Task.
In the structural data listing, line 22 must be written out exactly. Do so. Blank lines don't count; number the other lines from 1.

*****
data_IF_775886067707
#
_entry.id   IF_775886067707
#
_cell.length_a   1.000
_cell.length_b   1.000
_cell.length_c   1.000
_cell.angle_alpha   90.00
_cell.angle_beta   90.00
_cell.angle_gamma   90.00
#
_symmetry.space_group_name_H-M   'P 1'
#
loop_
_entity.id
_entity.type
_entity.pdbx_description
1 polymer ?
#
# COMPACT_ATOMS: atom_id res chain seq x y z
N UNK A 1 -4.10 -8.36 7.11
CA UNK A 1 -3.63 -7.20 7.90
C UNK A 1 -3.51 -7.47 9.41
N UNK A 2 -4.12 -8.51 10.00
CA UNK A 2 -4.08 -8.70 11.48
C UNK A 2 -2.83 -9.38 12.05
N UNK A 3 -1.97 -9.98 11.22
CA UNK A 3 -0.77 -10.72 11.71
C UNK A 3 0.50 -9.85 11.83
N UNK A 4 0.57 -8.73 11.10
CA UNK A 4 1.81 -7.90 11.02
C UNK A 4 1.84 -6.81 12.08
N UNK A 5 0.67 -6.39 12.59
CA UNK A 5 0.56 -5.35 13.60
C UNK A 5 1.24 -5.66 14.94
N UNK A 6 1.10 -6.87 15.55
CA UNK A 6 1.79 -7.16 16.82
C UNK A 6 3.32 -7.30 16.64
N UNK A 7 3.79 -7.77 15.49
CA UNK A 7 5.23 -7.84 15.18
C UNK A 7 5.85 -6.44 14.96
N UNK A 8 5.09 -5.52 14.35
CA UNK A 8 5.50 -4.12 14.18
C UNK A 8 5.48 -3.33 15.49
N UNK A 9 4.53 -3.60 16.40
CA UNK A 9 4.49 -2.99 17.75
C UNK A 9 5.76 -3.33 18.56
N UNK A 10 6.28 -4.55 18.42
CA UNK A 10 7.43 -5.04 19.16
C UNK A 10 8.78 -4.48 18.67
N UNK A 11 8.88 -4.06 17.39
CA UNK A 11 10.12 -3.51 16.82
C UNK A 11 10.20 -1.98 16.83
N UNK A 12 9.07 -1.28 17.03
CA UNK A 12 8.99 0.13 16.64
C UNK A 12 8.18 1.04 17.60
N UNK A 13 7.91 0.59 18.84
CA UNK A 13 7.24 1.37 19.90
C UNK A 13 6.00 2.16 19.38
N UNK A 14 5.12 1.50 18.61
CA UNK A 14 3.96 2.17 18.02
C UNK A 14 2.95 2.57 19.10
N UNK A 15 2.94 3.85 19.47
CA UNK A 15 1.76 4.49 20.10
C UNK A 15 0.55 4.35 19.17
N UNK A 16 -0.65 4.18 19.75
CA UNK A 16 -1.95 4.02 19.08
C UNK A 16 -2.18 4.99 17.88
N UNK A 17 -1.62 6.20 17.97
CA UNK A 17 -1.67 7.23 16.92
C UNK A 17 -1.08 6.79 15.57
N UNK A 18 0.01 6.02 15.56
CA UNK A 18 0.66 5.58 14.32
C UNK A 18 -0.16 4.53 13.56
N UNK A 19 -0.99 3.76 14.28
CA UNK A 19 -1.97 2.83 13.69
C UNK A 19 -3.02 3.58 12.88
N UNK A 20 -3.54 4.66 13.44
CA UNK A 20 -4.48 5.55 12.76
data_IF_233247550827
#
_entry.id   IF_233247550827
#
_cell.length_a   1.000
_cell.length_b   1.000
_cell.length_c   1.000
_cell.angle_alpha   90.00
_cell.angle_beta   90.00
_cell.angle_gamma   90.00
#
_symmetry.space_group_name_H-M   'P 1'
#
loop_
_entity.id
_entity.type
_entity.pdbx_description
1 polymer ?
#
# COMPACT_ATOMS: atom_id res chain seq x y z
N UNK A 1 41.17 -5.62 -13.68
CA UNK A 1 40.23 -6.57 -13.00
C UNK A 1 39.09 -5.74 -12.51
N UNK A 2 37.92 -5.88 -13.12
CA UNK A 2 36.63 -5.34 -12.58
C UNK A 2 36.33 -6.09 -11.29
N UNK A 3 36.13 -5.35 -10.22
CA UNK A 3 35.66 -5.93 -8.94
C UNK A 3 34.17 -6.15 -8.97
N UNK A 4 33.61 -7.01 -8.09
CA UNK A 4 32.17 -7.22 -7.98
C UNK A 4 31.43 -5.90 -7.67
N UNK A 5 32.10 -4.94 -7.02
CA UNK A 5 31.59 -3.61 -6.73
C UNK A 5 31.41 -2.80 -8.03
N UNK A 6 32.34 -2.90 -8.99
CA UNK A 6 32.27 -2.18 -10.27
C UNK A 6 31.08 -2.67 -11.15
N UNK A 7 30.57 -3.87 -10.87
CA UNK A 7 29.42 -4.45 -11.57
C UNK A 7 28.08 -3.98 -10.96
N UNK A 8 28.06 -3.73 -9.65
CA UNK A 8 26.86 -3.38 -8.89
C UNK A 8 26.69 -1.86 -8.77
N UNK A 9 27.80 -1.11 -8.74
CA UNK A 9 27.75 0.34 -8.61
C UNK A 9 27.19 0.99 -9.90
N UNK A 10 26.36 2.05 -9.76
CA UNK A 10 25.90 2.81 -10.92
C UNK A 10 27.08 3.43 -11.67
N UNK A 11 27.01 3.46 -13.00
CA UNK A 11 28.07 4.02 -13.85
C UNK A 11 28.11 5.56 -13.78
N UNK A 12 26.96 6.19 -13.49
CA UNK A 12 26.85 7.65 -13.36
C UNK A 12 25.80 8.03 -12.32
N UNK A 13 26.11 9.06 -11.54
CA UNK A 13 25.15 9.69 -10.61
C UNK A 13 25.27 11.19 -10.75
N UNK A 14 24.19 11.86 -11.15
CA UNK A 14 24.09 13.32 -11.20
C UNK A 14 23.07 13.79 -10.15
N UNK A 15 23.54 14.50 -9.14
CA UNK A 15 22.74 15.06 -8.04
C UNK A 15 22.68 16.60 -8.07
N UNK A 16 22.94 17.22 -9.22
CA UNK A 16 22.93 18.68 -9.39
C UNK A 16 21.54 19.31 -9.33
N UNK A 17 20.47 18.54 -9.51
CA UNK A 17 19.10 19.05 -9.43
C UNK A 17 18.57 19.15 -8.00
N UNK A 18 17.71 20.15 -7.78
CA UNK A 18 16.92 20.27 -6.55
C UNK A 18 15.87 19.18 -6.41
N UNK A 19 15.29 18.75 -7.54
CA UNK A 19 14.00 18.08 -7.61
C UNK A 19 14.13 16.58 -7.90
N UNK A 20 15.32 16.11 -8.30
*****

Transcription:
CA UNK A 1 -3.63 -7.20 7.90